Rethinking Bias Science

Woman Scientist of ECS

ECS trading cards recognize some of the top female scientists in the field.

Change isn’t easy. For women, it took lobbying, protests, campaigns, and even jail time to receive the right to vote. It wasn’t until August 26, 1920, when women’s fight for change finally paid off. The Nineteenth Amendment was added to the United States Constitution, giving women the right to vote as citizens of the United States, regardless of their sex. Today, we celebrate women, their achievements, and the continued need for change.

Starting with the sciences. A recent study revealed that articles with male key authors are more frequently cited than articles with female key authors. Articles with a female key authorship are on average below the mean citation rate of 37.5 citations/article. According to the Nature Research Journalnumerous studies across various scientific fields also revealed the same, such as astronomy, whose publications with female first authors received roughly 10% fewer citations than do those with male first authors.

Gender-specificity of citations & scholarly productivity

Photo Credit: PLOS ONE
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Unfortunately, because female scholars are at a disadvantage when it comes to citation practices, this results in serious long-term consequences for their careers. Highly-cited publications in top-ranked journals remain the most important factor in hiring and promotion decisions, affecting women’s career success in academia and minimizing diversity in the field, classrooms, and future. For example, in 2011, only 15% of full-time professors in political science in the UK were women (far fewer than the percentage of women in the field overall — 31%), according to Wiley Online Library. In addition, a study by Jeff Colgan, an assistant professor from Brown University, revealed that university graduate students received syllabi with reading lists made up of 82% all-male authors, creating a gender gap in university curricula.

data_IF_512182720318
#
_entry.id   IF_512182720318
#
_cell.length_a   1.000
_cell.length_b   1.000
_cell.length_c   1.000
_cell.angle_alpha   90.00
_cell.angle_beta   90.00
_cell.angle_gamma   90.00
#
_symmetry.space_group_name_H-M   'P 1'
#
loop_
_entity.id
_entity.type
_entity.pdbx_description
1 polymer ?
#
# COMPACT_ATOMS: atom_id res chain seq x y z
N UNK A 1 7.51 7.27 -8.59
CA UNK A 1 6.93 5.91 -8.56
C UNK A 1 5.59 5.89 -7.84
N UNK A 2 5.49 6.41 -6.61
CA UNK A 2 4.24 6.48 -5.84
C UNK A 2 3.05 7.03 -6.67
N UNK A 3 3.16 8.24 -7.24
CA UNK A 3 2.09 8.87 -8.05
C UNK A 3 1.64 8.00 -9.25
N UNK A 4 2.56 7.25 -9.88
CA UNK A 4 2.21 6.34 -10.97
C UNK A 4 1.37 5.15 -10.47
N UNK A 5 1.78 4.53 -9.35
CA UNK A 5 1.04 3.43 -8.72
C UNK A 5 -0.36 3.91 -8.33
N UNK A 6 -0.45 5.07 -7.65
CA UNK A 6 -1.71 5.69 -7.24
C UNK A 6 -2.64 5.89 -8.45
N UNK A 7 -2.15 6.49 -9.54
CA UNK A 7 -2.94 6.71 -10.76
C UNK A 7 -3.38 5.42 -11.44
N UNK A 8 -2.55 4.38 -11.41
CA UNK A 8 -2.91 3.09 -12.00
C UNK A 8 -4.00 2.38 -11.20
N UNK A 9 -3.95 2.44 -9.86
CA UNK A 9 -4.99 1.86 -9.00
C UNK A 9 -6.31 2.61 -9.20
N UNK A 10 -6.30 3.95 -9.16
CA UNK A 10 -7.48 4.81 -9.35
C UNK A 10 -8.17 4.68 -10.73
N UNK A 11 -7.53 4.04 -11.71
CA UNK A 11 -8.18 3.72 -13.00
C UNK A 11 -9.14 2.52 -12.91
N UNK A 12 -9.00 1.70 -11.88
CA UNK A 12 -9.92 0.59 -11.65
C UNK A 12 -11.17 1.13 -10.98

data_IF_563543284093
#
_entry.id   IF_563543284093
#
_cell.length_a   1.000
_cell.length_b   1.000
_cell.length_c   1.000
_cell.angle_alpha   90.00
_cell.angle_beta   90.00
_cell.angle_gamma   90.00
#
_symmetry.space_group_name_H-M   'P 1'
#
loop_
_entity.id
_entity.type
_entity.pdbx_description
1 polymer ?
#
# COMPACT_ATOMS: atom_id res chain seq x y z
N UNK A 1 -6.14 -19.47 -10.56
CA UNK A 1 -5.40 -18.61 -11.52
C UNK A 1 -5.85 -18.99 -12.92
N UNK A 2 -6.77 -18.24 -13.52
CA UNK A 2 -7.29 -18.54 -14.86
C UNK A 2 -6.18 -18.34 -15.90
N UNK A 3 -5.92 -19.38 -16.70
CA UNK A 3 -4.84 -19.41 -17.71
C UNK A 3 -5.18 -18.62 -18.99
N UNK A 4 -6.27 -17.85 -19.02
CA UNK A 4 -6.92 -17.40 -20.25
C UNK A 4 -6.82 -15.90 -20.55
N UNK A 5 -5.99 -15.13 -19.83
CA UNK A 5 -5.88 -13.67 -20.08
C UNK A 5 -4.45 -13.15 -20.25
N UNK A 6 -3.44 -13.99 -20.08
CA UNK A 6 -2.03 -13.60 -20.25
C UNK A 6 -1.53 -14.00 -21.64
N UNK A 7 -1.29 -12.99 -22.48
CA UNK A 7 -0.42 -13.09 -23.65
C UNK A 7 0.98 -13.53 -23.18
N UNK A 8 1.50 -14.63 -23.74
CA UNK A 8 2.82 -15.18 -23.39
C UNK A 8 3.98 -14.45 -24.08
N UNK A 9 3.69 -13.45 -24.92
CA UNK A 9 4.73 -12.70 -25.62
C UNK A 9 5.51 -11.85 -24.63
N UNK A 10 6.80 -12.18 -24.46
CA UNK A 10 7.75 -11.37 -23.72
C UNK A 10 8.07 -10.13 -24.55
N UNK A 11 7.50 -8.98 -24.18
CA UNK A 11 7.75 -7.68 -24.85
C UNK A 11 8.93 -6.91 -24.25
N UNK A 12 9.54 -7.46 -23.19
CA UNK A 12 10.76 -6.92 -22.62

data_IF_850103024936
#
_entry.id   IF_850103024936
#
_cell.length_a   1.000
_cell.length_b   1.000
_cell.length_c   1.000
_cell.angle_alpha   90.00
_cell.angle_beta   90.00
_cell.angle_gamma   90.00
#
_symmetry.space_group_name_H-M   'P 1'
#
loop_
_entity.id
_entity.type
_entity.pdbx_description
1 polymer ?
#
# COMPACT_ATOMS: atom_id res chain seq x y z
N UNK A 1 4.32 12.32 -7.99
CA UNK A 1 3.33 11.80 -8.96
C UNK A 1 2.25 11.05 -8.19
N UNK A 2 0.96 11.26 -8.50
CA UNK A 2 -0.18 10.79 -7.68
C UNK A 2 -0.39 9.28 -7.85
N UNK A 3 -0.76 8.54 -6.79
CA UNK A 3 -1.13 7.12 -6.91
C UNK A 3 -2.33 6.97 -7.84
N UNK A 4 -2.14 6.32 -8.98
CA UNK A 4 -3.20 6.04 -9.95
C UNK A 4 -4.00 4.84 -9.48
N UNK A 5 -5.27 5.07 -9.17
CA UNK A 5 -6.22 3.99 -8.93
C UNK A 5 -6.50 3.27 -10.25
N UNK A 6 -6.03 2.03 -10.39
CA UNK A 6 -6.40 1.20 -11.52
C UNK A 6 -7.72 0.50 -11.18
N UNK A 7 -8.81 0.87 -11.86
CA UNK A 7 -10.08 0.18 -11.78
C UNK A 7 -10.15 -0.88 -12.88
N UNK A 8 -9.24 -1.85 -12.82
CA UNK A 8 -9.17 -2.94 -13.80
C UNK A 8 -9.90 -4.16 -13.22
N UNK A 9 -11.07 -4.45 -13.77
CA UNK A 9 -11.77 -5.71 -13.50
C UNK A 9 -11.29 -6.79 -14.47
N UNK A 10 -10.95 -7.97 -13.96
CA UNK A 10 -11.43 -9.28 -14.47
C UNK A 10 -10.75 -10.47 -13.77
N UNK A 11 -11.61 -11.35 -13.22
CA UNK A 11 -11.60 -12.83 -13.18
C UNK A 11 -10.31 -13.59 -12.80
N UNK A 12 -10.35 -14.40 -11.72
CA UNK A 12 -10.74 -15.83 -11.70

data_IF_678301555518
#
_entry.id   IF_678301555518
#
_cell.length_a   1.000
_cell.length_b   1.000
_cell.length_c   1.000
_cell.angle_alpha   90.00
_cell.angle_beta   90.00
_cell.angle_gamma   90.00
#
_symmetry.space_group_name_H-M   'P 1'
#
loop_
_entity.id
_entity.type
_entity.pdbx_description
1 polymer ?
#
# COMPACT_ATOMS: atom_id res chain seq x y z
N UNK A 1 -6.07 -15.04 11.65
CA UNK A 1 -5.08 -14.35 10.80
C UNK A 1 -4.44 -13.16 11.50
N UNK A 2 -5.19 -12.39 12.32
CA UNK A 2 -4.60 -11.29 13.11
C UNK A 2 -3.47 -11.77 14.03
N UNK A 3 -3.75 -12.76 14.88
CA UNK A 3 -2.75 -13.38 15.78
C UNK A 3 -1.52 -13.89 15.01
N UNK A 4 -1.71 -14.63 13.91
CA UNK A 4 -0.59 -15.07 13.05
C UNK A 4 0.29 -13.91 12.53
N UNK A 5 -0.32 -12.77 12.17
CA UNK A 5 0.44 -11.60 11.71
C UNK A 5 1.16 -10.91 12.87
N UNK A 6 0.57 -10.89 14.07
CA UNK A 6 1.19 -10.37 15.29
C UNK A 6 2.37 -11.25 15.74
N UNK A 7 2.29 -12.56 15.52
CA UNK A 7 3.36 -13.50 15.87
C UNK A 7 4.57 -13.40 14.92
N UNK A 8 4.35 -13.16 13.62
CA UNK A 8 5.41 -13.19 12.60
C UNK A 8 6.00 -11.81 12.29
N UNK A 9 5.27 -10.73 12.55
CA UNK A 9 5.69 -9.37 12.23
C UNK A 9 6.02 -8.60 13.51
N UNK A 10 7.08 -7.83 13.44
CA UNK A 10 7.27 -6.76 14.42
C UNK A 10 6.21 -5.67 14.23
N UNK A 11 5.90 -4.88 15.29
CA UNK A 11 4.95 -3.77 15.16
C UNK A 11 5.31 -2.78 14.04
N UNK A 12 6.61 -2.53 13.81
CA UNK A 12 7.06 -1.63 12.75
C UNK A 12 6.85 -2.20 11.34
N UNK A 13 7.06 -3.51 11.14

Jan Talbot, a chemical engineer, and a former ECS board vice president, president, and Interface editor, experienced this firsthand as the first women hired in her department at the University of California San Diego. Throughout her career, she continued to achieve many similar firsts, as one of the few women in her field.

“Since the beginning of my career I realized the responsibility of being one of a few women to follow this path,” says Talbot.

This passion and commitment to her career has made Talbot a trailblazer of the sciences. She’s contributed countless research papers to the ECS Digital Library and hopes to contribute her body of work to help advance the sciences, as part of the Free the Science initiative. Driven by ECS, Free the Science aims to make academic’s research free and completely available to the public. This is especially vital to female authors, as complete access to their research means more citations and a step towards equality in their field.

As part of the Free the Science movement, ECS is working towards making all of Jan Talbot’s 48 articles permanently free to read. Sharing her body of work will help advance science, while also promoting women’s contributions to the field. So today, in honor of Women’s Equality Day, we ask you to make your mark in history: donate to free Jan Talbot’s collection. Help change the future of science.

 

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